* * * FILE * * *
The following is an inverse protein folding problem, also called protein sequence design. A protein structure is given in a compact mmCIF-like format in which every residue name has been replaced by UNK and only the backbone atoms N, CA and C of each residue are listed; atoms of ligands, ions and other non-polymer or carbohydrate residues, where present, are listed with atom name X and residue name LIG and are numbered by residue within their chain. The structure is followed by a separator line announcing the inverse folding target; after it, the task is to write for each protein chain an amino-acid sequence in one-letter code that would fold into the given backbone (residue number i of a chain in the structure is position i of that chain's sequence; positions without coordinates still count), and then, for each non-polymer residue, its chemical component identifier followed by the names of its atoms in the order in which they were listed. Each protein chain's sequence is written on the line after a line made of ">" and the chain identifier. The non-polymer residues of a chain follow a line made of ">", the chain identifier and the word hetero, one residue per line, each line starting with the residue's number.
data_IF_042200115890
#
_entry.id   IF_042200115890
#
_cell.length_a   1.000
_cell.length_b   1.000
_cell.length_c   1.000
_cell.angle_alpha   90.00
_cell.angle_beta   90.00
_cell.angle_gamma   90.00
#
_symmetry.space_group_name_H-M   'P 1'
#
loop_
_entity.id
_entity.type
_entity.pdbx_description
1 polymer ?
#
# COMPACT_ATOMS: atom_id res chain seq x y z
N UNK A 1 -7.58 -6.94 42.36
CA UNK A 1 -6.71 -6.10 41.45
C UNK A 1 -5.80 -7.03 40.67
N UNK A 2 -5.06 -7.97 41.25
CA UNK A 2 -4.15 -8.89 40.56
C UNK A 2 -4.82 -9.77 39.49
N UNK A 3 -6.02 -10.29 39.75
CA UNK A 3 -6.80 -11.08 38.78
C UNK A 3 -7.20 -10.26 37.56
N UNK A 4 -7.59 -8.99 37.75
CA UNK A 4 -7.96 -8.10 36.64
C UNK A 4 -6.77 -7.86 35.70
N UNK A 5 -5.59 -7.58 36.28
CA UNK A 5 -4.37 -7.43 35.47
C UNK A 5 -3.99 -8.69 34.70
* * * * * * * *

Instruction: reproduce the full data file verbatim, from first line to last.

The following is an inverse protein folding problem, also called protein sequence design. A protein structure is given in a compact mmCIF-like format in which every residue name has been replaced by UNK and only the backbone atoms N, CA and C of each residue are listed; atoms of ligands, ions and other non-polymer or carbohydrate residues, where present, are listed with atom name X and residue name LIG and are numbered by residue within their chain. The structure is followed by a separator line announcing the inverse folding target; after it, the task is to write for each protein chain an amino-acid sequence in one-letter code that would fold into the given backbone (residue number i of a chain in the structure is position i of that chain's sequence; positions without coordinates still count), and then, for each non-polymer residue, its chemical component identifier followed by the names of its atoms in the order in which they were listed. Each protein chain's sequence is written on the line after a line made of ">" and the chain identifier. The non-polymer residues of a chain follow a line made of ">", the chain identifier and the word hetero, one residue per line, each line starting with the residue's number.
data_IF_042200115890
#
_entry.id   IF_042200115890
#
_cell.length_a   1.000
_cell.length_b   1.000
_cell.length_c   1.000
_cell.angle_alpha   90.00
_cell.angle_beta   90.00
_cell.angle_gamma   90.00
#
_symmetry.space_group_name_H-M   'P 1'
#
loop_
_entity.id
_entity.type
_entity.pdbx_description
1 polymer ?
#
# COMPACT_ATOMS: atom_id res chain seq x y z
N UNK A 1 -7.58 -6.94 42.36
CA UNK A 1 -6.71 -6.10 41.45
C UNK A 1 -5.80 -7.03 40.67
N UNK A 2 -5.06 -7.97 41.25
CA UNK A 2 -4.15 -8.89 40.56
C UNK A 2 -4.82 -9.77 39.49
N UNK A 3 -6.02 -10.29 39.75
CA UNK A 3 -6.80 -11.08 38.78
C UNK A 3 -7.20 -10.26 37.56
N UNK A 4 -7.59 -8.99 37.75
CA UNK A 4 -7.96 -8.10 36.64
C UNK A 4 -6.77 -7.86 35.70
N UNK A 5 -5.59 -7.58 36.28
CA UNK A 5 -4.37 -7.43 35.47
C UNK A 5 -3.99 -8.69 34.70